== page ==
What does the EC’s Digital Single Market Strategy really mean?
It is, I admit, one of my biggest pet peeves. I’m scrolling through my Facebook feed and someone posts a clip from The Daily Show with Jon Stewart. Let me be clear: I love that freaking show. More4 stopped showing it in 2011 and I can still feel fragments of my broken heart rattling in my chest.
But back to the video clip on Facebook.
Sometimes, just sometimes, I click on it, in the hopes that perhaps the gods of content blocking have wielded a mighty miracle. But no. The message is always the same:
This content is not available outside the United States.
The Daily Show is but a small example of the swaths of content that is inaccessible outside certain geographical areas, and it is the first thing I thought of when I heard of the European Commission’s Digital Single Market Strategy. The strategy is a set of 16 initiatives that aim to reduce geo-blocking for certain goods and services and increase consumer protection. Its raison d’etre, according the EC’s website, is “to tear down regulatory walls and finally move from 28 national markets to a single one.”
But what does those mean for my beloved Daily Show? Or, my selfish priorities aside, what will it mean for territorial licensing of music and video content? And what are the practical consumer implications for apps like BBC iPlayer, which aren’t accessible outside the UK? Or using big bad Amazon to buy goods from another EU country?
“Facilitate the licensing of rights for online distribution”
The strategy aims to impact on accessibility of paid content outside a user’s home country. “If you have legally paid for an online service while at home, you should be able to access it in another EU country,” reads the EC website. This means, for example, that a Netflix UK user will be able to access the Netflix UK catalogue in another EU country, even if territorial licensing for a specific film or TV show isn’t available in that country.
Consumers who are dedicated to watching content in spite of current restrictions have any number of workarounds to enable downloading their desired content. While some believe that the Strategy is moot to those who have already removed impediments to restricted content, the Vice President of the EC, Andrus Ansip, told his Midem audience that revenue opportunities in this area are being lost. His focus, wrote Adam Rendle of Taylor Wessing, “is to ‘follow the money’, particularly the $227m which is paid by companies to services which allow illegal downloads.”
“BBC1, BBC2, BBC3, BBC4, BBC5, BBC6, BBC7, BBC Heaven…”
As with the – ahem – majority of EU directives, there is little on offer on how existing companies and organisations should look to implement the new rules. Currently, BBC iPlayer content is automatically blocked outside the UK. The Strategy means that the BBC will have to make this content available to UK users when they are in another EU country. But how? It has to consider two options – make its content available across the EU, at the expense of the UK licence-fee payer, or construct a new platform by which UK licence-fee payers will need to log-on to iPlayer when in another EU country. This could fuel an already contentious debate over the existence of the mandatory UK licence fee.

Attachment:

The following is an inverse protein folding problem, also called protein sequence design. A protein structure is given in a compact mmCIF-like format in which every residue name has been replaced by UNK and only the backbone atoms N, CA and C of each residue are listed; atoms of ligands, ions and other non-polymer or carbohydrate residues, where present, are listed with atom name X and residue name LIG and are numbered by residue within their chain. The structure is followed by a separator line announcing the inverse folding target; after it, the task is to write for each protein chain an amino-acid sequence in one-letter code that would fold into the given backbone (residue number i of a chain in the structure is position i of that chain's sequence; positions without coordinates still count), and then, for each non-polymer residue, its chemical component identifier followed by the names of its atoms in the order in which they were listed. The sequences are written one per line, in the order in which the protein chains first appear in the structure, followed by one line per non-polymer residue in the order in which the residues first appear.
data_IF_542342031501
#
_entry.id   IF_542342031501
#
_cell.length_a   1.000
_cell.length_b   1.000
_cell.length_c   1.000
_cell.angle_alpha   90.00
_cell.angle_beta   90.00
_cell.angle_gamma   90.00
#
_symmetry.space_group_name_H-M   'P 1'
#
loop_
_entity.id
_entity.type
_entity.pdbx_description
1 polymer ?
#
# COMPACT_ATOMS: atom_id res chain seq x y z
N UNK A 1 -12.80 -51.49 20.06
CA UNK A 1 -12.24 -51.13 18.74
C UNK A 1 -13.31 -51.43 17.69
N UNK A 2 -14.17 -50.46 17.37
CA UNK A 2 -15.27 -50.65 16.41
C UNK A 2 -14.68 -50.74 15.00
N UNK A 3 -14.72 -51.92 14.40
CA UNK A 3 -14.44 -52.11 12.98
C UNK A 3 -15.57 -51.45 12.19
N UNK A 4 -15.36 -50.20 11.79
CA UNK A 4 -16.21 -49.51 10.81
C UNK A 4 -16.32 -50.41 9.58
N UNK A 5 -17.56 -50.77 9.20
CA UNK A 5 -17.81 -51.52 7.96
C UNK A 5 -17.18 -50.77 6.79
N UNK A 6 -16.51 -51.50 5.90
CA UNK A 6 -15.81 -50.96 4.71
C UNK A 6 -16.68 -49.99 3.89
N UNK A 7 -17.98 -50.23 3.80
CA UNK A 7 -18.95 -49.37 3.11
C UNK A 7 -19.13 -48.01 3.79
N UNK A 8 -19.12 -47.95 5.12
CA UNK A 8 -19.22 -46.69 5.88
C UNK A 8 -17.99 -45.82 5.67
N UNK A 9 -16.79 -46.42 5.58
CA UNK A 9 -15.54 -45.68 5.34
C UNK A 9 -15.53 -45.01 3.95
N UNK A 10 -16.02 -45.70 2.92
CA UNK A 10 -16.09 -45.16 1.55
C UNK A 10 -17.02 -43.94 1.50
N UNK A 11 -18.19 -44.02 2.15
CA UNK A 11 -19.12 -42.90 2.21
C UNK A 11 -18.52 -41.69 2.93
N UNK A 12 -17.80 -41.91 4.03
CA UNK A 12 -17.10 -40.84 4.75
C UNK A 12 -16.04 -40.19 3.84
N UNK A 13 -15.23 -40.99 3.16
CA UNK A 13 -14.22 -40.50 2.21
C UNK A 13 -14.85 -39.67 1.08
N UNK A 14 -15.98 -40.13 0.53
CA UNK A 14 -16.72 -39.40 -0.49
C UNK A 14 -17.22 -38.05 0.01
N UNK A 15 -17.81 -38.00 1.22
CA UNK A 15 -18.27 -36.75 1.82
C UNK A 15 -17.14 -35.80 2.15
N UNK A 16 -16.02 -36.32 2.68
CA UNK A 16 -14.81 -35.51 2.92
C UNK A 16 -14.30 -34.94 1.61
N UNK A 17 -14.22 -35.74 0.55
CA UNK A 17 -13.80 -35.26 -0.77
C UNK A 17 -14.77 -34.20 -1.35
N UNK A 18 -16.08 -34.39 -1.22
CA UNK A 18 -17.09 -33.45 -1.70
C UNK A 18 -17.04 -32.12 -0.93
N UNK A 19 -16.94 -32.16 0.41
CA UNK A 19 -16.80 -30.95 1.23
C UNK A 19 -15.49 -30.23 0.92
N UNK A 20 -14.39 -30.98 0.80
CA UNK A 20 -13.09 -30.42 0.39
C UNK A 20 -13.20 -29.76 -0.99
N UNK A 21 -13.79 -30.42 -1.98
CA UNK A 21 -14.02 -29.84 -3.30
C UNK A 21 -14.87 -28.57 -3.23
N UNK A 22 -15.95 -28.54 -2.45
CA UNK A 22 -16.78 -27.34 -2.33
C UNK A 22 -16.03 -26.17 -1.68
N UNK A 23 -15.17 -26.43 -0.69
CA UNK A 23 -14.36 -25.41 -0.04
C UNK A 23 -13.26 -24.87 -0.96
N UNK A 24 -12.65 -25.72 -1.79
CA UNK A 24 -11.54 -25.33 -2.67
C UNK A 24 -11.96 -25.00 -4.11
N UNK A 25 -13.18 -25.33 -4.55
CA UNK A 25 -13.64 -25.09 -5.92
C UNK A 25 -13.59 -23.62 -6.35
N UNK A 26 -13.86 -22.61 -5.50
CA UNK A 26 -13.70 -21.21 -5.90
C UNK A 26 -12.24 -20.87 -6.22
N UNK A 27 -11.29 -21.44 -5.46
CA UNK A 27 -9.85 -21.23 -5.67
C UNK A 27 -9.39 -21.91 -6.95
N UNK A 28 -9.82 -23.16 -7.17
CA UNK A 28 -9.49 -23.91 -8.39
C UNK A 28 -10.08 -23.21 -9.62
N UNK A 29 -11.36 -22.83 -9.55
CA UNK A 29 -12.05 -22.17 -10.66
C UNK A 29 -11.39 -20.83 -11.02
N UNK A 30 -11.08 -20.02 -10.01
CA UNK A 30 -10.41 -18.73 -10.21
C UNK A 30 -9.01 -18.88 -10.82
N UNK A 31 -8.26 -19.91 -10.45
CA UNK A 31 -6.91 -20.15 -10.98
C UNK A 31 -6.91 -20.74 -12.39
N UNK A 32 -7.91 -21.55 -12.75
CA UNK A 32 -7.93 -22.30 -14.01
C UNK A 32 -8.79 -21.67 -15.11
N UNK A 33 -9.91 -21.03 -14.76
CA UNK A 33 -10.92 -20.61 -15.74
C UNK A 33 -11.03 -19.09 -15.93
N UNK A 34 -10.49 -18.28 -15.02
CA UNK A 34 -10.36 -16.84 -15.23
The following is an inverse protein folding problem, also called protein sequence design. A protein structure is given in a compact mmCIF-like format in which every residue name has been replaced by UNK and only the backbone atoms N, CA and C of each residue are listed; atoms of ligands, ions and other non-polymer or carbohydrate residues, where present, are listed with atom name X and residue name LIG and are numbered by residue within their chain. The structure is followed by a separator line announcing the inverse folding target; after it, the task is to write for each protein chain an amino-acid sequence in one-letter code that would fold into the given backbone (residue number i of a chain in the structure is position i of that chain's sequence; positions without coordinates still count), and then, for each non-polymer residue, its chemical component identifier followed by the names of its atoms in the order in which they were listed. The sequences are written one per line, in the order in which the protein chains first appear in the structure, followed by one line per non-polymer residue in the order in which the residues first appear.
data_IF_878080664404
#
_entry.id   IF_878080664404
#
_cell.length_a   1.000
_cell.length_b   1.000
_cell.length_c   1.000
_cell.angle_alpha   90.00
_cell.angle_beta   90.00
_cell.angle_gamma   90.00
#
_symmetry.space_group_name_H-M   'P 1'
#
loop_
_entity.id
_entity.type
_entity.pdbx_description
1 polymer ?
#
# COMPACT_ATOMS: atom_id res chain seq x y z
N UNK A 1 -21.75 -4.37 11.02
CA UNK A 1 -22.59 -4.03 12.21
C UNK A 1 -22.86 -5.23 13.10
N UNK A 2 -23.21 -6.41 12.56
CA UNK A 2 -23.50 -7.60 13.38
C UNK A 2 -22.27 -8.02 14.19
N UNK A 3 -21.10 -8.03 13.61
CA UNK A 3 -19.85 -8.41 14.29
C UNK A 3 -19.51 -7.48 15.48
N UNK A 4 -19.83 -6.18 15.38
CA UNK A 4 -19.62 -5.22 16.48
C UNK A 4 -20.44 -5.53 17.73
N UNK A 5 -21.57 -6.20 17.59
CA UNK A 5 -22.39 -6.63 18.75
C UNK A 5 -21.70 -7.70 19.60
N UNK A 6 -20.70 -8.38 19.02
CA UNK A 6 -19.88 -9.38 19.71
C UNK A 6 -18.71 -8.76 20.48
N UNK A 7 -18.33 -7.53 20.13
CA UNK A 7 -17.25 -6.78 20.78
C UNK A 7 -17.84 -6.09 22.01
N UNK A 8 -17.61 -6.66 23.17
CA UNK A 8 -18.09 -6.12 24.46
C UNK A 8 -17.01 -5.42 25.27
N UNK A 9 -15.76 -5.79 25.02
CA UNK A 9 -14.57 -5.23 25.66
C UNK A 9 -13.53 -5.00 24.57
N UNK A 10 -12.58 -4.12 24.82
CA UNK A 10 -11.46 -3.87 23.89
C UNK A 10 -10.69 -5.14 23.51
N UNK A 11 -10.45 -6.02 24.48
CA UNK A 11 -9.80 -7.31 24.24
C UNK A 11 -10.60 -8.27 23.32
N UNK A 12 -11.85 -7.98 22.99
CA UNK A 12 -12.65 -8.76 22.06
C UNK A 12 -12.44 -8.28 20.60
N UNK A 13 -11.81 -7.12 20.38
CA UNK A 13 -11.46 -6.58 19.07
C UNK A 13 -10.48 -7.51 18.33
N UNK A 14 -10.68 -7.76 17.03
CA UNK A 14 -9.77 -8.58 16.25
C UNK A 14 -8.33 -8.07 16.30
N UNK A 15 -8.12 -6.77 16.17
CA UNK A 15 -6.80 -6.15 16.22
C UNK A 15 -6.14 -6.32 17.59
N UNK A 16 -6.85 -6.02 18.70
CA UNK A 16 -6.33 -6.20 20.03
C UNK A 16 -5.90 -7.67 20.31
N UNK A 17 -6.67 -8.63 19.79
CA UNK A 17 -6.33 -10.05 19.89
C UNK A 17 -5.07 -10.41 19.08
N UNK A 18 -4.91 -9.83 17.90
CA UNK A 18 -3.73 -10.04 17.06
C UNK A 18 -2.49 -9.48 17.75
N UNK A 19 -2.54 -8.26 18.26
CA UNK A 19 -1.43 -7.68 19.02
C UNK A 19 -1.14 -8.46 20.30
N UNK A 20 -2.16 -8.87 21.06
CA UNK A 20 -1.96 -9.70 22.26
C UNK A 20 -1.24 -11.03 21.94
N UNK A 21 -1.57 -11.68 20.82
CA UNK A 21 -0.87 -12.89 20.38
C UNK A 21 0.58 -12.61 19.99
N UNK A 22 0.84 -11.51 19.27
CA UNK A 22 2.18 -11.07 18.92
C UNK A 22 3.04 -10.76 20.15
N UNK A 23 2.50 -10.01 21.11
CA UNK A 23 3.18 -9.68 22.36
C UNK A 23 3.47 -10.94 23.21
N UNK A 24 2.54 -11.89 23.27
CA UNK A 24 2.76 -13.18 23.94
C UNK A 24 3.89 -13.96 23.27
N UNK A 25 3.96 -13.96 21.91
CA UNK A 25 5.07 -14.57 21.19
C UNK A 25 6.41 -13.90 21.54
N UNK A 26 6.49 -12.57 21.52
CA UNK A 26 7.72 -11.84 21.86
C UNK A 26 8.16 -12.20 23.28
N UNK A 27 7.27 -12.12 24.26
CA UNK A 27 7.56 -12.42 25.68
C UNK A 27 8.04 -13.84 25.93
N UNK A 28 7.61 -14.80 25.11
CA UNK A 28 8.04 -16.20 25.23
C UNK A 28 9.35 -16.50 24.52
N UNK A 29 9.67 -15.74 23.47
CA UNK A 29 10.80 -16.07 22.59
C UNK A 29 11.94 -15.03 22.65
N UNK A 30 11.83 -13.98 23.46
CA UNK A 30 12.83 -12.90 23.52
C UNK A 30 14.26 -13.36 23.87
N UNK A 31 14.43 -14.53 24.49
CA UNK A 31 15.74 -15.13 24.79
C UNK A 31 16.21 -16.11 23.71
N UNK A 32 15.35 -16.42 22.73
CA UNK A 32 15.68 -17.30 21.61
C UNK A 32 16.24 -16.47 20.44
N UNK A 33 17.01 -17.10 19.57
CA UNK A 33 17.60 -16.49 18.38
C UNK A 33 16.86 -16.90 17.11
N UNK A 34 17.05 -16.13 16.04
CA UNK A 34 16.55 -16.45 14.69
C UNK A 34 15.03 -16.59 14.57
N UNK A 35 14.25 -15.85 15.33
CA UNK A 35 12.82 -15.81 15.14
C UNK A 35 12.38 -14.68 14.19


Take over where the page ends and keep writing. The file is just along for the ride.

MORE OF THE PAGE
Territorial licensing isn’t yet affected
Film fans shouldn’t rejoice: whilst the strategy aims to lift some geo-blocking restrictions on paid, available content, it makes concessions for the film industry. “The financing of the audiovisual sector widely relies on a system based on territorial exclusivity, which as such cannot be considered as unjustified geo-blocking,” it said. However, “if a film is available on a video-on demand service in an EU country, Europeans outside the country can also pay to see it. This is not about opening access to all content for free. It is about a win-win situation for creators and users; this is about nurturing cultural diversity in the digital age.”
And while we’ve already explored the EU clampdown on licensing and copyright infringement, this strategy makes clear that the EC is focusing on “commercial-scale infringements.” This is not to say they have washed their hands of the responsibility, but that they are considering having “intermediaries” (i.e. content hosts) to take greater responsibility. “The Commission will also analyse the need for new proposals to tackle illegal content on the Internet such as more rigorous procedures for removing illegal content and whether to require intermediaries to exercise greater responsibility and make more efforts in the way they manage their networks and systems – a duty of care.”
Buy from Amazon.dk with your Amazon.uk account
Of course, there is more to the Strategy than just licensing. The EC’s aim is too allow greater consumer access to goods across the EU, with better protection in place for faulty goods and facilitated returns. As Ansip told him Midem audience, “We have 28 relatively small markets and for small European companies it’s practically impossible to understand those 28 different regulations.” The Strategy aims to unite these markets.
Sadly for me, none of this means I’ll get to watch The Daily Show or any other US-based content. But any move by the European Commission to create a fairer digital environment for consumers and creators is to be applauded. How its implementation will play out until the 2016 deadline is to be watched closely.
Ed note: Alec Cameron of Telefonica will be talking about the legal rights and ramifications of content blocking in digital entertainment in his talk at Music 4.5: Converting Freemium.